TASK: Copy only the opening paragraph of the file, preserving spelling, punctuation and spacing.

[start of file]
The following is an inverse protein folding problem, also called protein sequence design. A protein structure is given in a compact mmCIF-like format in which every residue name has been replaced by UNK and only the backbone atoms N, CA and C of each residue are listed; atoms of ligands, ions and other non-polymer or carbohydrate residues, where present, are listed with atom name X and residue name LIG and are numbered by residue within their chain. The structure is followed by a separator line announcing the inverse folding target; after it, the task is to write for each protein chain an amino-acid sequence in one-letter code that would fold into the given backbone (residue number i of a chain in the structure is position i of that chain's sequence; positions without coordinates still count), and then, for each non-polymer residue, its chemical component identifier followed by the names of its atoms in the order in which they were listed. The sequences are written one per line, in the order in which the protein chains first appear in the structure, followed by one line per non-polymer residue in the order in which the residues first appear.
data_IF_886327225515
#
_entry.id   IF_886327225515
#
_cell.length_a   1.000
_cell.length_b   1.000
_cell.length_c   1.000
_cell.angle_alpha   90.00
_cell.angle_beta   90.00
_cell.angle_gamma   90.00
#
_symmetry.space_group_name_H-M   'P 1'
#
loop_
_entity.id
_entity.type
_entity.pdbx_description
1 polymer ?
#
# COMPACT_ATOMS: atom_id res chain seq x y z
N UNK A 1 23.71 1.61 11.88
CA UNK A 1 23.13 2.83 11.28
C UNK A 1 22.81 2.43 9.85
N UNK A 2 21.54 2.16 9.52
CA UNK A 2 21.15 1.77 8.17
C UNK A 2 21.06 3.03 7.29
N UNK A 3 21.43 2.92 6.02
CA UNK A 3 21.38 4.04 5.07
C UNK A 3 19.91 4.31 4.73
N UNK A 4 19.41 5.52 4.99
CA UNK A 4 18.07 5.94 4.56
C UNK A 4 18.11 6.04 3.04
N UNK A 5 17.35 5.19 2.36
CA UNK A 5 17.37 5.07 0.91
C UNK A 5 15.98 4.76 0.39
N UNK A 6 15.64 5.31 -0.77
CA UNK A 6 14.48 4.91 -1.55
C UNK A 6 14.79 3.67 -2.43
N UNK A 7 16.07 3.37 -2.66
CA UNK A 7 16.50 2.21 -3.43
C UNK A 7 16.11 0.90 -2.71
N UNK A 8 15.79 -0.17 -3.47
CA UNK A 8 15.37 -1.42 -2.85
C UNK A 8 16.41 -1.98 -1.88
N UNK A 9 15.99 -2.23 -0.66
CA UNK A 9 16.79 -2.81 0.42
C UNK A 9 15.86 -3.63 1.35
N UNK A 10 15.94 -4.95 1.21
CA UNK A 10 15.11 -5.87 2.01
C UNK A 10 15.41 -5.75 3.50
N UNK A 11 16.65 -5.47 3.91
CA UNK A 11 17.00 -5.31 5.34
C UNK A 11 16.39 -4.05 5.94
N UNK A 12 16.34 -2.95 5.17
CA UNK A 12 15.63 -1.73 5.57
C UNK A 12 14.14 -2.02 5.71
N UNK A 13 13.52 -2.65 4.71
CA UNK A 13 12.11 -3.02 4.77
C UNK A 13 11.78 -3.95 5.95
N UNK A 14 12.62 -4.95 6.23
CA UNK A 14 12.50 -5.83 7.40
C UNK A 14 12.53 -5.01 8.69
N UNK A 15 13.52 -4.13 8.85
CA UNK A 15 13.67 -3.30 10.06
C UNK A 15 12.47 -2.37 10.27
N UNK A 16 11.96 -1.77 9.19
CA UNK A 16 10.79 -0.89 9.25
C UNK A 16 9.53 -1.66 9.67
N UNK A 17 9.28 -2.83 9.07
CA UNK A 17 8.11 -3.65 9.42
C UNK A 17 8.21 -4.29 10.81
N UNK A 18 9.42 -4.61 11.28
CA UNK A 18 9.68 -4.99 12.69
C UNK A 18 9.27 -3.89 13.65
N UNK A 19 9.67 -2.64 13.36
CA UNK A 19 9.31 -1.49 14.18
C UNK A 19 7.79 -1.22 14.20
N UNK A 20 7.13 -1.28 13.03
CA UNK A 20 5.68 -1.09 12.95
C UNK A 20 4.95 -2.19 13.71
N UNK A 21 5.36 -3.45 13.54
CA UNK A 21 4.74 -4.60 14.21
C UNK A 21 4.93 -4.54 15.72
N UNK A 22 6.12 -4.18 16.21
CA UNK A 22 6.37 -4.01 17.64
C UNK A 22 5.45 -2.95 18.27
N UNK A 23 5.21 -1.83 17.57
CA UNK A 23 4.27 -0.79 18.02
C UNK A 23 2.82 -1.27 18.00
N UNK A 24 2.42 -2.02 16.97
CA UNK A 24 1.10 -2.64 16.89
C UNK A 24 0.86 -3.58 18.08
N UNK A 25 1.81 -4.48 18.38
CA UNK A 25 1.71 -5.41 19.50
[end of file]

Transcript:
The following is an inverse protein folding problem, also called protein sequence design. A protein structure is given in a compact mmCIF-like format in which every residue name has been replaced by UNK and only the backbone atoms N, CA and C of each residue are listed; atoms of ligands, ions and other non-polymer or carbohydrate residues, where present, are listed with atom name X and residue name LIG and are numbered by residue within their chain. The structure is followed by a separator line announcing the inverse folding target; after it, the task is to write for each protein chain an amino-acid sequence in one-letter code that would fold into the given backbone (residue number i of a chain in the structure is position i of that chain's sequence; positions without coordinates still count), and then, for each non-polymer residue, its chemical component identifier followed by the names of its atoms in the order in which they were listed. The sequences are written one per line, in the order in which the protein chains first appear in the structure, followed by one line per non-polymer residue in the order in which the residues first appear.